"Stevie Stowe’ – "another ski instructor who started with nothing’ | VailDaily.com
YOUR AD HERE »

"Stevie Stowe’ – "another ski instructor who started with nothing’

Dick Hauserman
Daily file photoSki instructors, like Steve Haber, have a long and sorted past at Vail.
ALL |

Steve “Stevie Stowe” Haber was sitting in the famous Yankee Tavern in Stowe, Vt., with a few other ski instructors, moaning about the snow conditions. He told his friends he was sick of the rain. He called his friend Marvin Morriarty in Aspen and decided to drive to Aspen that night. That was in the winter of 1963-1964.

“I never quite made it to Aspen,” Haber said. “My VW went off the road on the top of Vail Pass. After I made it into Vail, wearing my Stowe Ski School jacket, I met Rod Slifer. Spotting the jacket, he suggested I stay in Vail and try out for the ski school in the morning. I did, and thank goodness it was hard-packed snow. I got the job and they paid me $22 a day. I stayed at the Short Swing, a small, inexpensive lodge that was located where the athletic club is today. I was thrilled. I called up everyone at Stowe and said, “You won’t believe these guys. They will pay us twice as much as we are making at Stowe!’ That further prodded the Eastern contingent to come out West.”

The Easterners could ski the packed snow but were weak in powder. Thanks to help from other instructors like Tom and Bob Jacobson, however, it didn’t take them long to learn.

Through his friend and fellow ski instructor George Rau, Haber met a man who was to have a great impact on his life.

“I had no idea who this gentleman was. From the way he dressed and acted, I thought he was kind of poor – as if he was saving up his money for the lessons. I bought him a sweater and used to give him extra time. He turned out to be Dan Searle, owner of G.D. Searle and Company, the inventor of birth-control pills and later Nutrasweet. He was one of the wealthiest men in America. He really influenced me, because I could see how he acted with people. He referred me to some very interesting clients, including the head of the space program. But he himself was down-to-earth and liked to help young people.

“I was in an avalanche a couple years later, at Alta, with Bill Peterson from the ski school, and luckily escaped with my life. When Dan heard about it, he sent me to graduate school for a year, which changed my whole life. I learned that it’s very important to help people. And now that I’m the retired founder of Bolle and have had a mountain of success myself, I try to give back to young people, whether they be ski instructors or fishing guides. I’m always interested in young people and their careers and try to influence them the same way Dan Searle influenced me. I found out that you can give back if you get lucky enough to get fairly successful in life.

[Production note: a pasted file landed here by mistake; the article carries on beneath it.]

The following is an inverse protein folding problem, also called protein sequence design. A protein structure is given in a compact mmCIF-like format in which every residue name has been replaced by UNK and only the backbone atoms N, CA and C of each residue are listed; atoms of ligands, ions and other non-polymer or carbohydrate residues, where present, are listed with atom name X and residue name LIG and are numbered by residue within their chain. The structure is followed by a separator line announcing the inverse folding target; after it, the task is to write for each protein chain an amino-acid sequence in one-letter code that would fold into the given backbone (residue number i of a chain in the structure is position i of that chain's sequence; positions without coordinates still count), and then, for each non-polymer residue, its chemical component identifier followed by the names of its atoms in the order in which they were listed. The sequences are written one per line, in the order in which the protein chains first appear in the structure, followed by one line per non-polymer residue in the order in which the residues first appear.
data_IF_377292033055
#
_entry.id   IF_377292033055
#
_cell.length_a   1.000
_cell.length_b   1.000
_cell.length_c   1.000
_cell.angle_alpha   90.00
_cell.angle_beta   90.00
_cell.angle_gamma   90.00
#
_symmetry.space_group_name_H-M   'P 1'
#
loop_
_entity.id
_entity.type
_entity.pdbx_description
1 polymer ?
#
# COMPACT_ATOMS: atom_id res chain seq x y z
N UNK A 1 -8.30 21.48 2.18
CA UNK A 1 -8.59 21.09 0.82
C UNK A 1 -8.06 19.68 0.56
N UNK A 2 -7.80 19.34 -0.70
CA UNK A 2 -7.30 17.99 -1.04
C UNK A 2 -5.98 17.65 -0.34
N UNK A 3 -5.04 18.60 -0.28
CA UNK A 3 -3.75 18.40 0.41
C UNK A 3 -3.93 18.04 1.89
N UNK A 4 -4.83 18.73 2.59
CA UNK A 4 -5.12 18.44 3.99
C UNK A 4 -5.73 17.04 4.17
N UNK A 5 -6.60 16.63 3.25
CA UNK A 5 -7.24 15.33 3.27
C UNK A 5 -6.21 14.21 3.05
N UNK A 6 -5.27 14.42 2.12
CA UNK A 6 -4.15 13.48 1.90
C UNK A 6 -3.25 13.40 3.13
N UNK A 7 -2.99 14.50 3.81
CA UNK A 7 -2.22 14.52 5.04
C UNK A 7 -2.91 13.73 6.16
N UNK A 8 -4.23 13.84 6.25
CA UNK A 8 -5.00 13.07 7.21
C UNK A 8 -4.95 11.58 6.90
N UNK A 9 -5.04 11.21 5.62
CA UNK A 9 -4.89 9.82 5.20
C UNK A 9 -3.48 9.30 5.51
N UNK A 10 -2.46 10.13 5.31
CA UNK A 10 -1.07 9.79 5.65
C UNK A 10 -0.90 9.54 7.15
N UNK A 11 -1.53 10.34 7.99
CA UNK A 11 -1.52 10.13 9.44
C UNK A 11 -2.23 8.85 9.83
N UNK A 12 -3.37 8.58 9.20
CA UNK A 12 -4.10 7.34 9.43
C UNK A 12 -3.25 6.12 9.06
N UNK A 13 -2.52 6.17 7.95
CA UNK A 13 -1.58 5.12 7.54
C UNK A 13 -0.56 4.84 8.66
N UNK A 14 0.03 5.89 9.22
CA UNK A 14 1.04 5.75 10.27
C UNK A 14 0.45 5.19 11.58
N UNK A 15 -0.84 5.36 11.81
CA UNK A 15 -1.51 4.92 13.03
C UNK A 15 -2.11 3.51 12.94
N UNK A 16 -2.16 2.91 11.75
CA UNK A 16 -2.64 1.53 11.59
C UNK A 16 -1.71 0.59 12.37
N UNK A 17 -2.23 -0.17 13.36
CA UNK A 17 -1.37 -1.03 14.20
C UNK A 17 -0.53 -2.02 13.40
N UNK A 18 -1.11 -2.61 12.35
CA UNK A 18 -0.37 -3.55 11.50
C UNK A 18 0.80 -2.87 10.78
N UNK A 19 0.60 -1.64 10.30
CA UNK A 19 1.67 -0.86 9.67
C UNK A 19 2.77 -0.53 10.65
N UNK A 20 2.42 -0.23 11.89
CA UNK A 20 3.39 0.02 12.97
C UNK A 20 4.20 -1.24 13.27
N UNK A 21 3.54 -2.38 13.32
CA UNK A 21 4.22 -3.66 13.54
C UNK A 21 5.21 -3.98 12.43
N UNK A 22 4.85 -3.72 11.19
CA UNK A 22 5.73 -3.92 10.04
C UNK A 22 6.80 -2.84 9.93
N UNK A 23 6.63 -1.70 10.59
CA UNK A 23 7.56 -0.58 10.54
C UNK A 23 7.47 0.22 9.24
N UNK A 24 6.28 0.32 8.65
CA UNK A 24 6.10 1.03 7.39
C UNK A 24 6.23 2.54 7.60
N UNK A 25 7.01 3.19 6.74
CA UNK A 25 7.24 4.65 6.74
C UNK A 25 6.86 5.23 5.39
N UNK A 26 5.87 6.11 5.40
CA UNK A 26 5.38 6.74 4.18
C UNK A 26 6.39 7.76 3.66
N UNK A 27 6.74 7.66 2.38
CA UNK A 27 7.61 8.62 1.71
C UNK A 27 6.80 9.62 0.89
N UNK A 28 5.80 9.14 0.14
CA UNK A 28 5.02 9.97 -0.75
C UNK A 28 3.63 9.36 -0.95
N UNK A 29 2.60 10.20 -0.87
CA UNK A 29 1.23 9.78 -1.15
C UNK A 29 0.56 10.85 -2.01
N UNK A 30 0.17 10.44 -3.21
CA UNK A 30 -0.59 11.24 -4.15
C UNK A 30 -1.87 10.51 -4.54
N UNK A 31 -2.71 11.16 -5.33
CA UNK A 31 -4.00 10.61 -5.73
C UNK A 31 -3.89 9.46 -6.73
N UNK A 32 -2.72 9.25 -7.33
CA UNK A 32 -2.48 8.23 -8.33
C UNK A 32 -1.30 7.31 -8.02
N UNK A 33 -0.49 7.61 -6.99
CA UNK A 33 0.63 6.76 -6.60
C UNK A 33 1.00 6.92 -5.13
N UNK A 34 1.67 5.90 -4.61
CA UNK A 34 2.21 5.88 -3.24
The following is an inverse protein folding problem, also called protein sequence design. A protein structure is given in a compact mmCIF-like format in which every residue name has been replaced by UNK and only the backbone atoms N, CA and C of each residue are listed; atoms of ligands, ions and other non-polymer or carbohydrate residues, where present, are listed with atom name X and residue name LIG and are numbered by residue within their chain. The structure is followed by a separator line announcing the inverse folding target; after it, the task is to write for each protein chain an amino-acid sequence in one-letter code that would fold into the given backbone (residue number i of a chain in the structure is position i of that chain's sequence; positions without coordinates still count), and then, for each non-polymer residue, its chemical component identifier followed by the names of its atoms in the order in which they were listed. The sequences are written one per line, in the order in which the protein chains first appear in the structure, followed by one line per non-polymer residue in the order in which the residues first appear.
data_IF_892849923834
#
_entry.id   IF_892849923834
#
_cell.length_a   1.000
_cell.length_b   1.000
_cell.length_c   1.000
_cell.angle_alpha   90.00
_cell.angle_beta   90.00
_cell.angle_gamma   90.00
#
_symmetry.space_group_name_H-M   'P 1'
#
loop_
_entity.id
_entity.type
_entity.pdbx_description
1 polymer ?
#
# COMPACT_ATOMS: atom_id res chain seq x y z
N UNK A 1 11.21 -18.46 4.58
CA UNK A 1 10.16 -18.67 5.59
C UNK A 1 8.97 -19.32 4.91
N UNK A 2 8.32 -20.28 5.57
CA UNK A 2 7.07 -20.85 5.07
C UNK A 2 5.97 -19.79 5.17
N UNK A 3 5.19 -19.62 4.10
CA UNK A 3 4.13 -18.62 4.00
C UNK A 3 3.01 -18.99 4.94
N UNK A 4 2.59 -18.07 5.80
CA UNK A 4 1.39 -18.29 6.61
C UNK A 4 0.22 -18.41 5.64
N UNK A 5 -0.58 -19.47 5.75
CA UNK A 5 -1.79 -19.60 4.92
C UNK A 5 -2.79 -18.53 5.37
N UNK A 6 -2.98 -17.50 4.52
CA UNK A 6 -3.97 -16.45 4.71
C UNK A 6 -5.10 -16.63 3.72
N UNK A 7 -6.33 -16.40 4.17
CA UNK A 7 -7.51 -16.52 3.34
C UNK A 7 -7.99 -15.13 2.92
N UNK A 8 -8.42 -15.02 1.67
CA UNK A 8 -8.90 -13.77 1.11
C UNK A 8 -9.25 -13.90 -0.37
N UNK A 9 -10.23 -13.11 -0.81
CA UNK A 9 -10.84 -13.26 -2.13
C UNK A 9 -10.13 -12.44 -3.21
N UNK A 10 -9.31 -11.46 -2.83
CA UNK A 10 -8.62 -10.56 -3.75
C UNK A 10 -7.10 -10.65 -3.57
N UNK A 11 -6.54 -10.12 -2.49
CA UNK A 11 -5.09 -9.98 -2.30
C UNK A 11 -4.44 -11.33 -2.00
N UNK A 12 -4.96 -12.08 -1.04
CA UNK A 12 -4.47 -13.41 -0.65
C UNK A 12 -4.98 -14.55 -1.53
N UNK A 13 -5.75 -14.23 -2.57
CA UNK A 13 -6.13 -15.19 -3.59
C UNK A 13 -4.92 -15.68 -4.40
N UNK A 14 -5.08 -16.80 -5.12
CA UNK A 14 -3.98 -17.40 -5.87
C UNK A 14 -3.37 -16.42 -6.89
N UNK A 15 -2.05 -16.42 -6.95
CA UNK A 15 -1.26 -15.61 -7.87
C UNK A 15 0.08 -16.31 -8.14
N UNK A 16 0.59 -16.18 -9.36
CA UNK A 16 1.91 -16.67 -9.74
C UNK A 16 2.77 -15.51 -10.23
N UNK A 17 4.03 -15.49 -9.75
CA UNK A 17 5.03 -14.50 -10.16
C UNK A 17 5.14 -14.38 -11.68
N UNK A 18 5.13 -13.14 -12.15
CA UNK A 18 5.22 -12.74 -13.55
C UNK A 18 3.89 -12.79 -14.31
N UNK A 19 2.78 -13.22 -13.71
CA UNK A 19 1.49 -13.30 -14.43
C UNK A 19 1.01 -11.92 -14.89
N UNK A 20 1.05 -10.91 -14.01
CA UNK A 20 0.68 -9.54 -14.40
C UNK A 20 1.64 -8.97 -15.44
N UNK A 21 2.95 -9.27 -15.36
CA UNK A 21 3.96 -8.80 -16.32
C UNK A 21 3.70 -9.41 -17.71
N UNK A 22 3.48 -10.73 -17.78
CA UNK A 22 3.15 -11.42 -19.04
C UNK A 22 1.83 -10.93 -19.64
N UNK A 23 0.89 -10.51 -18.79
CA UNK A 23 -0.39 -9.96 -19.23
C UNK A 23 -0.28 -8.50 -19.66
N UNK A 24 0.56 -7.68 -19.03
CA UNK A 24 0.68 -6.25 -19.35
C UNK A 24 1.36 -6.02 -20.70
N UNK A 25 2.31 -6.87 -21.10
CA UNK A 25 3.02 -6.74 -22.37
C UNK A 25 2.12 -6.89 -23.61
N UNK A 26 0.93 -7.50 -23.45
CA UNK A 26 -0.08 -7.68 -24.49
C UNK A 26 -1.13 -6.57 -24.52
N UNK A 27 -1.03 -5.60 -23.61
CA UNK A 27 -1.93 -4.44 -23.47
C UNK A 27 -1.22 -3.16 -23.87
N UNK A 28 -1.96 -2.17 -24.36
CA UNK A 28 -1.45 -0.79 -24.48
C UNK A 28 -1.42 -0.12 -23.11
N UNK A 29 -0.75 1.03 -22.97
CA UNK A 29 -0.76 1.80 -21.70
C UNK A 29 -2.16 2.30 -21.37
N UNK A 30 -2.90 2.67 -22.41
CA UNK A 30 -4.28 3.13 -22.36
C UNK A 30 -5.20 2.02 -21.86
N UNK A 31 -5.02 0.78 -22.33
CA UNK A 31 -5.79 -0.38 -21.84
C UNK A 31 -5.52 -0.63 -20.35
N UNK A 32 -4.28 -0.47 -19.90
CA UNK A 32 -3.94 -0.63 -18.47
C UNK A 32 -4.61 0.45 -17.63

“Vail, in its earliest days, was so much fun. The camaraderie of the few ski instructors who were there was something I will always cherish. I became best friends with Pepi and Roger. Vail had some great, great people. And the ones who came who were great skiers really helped those of us who were still learning to become great skiers.”

After graduate school, Steve Haber set new goals for himself. When he was in France many years ago, he visited the Bolle Company, which made private-label glasses and goggles for several European companies. After convincing the owners, he was given permission to use their name and start his own company in the United States. He built it into a highly visible and successful business. When it was sold recently, Haber became a man of leisure – well, maybe, but he’s busy taking a lead from his friend Dan Searle and doing nice things for young people.

I was talking to Haber recently about his life, and he said jokingly but with pride:

“Not bad for a ski instructor who started with nothing!”

Editor’s Note: In a continued effort to help the community understand its roots, the Vail Daily for a second time is serializing Dick Hauserman’s “The Inventors of Vail.” This is the 111th installment, an excerpt from chapter 12, “The Ever-Increasing “New Locals.” The book is available at Verbatim Booksellers, The Bookworm of Edwards, Pepi’s Sports, Gorsuch Ltd. and The Rucksack, as well as other retailers throughout the valley. Hauserman can be contacted by phone at 926-2895 or by mail at P.O. Box 1410, Edwards CO, 81632.


Support Local Journalism


Start a dialogue, stay on topic and be civil.
If you don't follow the rules, your comment may be deleted.

User Legend: iconModerator iconTrusted User